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Pissodes strobi, known as the white pine weevil or Engelmann spruce weevil, is the primary weevil attacking and destroying white pines. It was described in 1817 by William Dandridge Peck, professor of natural history and botany at Harvard University. The weevil is dark brown with white spots and is native to North America.[1]

Pissodes strobi
Pissodes strobi.jpg
Two adult Pissodes strobi
Scientific classification
P. strobi
Binomial name
Pissodes strobi

The eggs are laid inside a tree, usually white pine, Sitka spruce, white spruce, Engelmann spruce, or other pine or spruce, and the offspring feed on this tree until the host is killed.

Damage to white spruce and white pineEdit

Severe damage to white spruce and white pine can be created by the white pine weevil. [2] Weevil resistance is a trait found in some trees and might be heritable.

A study showed that the resin (sap) released from wounds in white spruce leaders (tips) susceptible to the white pine weevil showed a different terpenoid composition that wounds induced in resistant white pine leaders. (Tomlin et al. 2000).[3]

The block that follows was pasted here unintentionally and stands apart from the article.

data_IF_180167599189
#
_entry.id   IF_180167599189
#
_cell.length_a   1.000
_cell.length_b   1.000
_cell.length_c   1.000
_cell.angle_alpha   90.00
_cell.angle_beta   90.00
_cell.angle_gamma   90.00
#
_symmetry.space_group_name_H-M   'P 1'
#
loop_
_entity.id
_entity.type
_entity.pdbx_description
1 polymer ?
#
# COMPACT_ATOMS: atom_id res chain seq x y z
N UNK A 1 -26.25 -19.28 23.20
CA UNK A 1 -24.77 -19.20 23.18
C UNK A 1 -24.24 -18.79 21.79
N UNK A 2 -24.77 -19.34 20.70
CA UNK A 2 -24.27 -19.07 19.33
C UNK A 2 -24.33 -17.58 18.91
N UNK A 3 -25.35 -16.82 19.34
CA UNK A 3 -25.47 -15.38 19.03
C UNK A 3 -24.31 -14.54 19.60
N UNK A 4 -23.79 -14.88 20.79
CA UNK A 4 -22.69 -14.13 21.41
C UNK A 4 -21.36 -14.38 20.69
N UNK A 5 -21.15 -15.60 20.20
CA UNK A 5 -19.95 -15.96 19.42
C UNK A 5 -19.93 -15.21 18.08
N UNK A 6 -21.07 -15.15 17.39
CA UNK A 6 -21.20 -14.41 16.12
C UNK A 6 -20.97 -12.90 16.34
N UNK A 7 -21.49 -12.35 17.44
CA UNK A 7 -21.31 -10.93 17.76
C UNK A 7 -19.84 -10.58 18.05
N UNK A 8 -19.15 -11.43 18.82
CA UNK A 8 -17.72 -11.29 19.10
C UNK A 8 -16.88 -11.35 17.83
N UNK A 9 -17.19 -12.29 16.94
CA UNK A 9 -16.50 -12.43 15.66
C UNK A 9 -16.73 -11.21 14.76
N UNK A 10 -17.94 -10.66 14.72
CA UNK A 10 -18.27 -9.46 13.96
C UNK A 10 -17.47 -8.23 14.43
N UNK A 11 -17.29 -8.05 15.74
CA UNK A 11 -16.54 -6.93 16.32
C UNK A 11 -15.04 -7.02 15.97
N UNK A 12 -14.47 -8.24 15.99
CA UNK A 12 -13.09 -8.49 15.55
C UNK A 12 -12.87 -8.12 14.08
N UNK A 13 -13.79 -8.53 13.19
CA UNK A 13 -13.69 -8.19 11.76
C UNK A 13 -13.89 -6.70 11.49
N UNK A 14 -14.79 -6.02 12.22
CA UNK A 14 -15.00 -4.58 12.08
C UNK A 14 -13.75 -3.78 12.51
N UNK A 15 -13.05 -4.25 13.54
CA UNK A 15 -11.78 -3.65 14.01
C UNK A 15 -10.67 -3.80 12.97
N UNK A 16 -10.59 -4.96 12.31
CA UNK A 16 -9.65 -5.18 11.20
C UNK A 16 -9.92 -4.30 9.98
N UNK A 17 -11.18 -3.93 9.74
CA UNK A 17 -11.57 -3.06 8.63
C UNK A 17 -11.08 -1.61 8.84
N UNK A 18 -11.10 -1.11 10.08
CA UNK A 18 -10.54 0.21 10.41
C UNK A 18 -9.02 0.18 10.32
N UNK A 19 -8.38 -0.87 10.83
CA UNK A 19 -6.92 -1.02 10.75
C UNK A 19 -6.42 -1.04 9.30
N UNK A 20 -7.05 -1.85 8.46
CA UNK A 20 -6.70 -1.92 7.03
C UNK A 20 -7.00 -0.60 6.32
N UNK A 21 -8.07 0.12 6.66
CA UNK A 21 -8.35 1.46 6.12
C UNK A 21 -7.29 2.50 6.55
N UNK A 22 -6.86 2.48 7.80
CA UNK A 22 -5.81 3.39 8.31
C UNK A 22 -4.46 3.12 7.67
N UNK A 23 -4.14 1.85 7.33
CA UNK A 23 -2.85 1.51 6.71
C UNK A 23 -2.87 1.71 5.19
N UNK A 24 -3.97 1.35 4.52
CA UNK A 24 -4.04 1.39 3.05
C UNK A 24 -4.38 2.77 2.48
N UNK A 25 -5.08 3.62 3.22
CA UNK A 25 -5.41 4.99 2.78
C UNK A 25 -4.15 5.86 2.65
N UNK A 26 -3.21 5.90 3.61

1. ^ "Forest Pest Insects in North America: a Photographic Guide -White pine weevil". Retrieved 2018-06-25.
  2. ^ Kiss, G.K. 1989. Genetic improvement of white and Engelmann spruce. p. 132 in Magnussen, S.; Boyle, T.J.B. (Eds.). Proc. Part 1, 22nd Meet. Can. Tree Improv. Assoc., Edmonton AB, Aug. 1989.
  3. ^ Tomlin, E.S.; Antonejevic, E.; Alfaro, R.I.; Borden, J.H. 2000. Changes in volatile terpene and diterpene resin acid composition of resistant and susceptible white spruce leaders exposed to simulated white pine weevil damage. Tree Physiol. 20:1087–1095.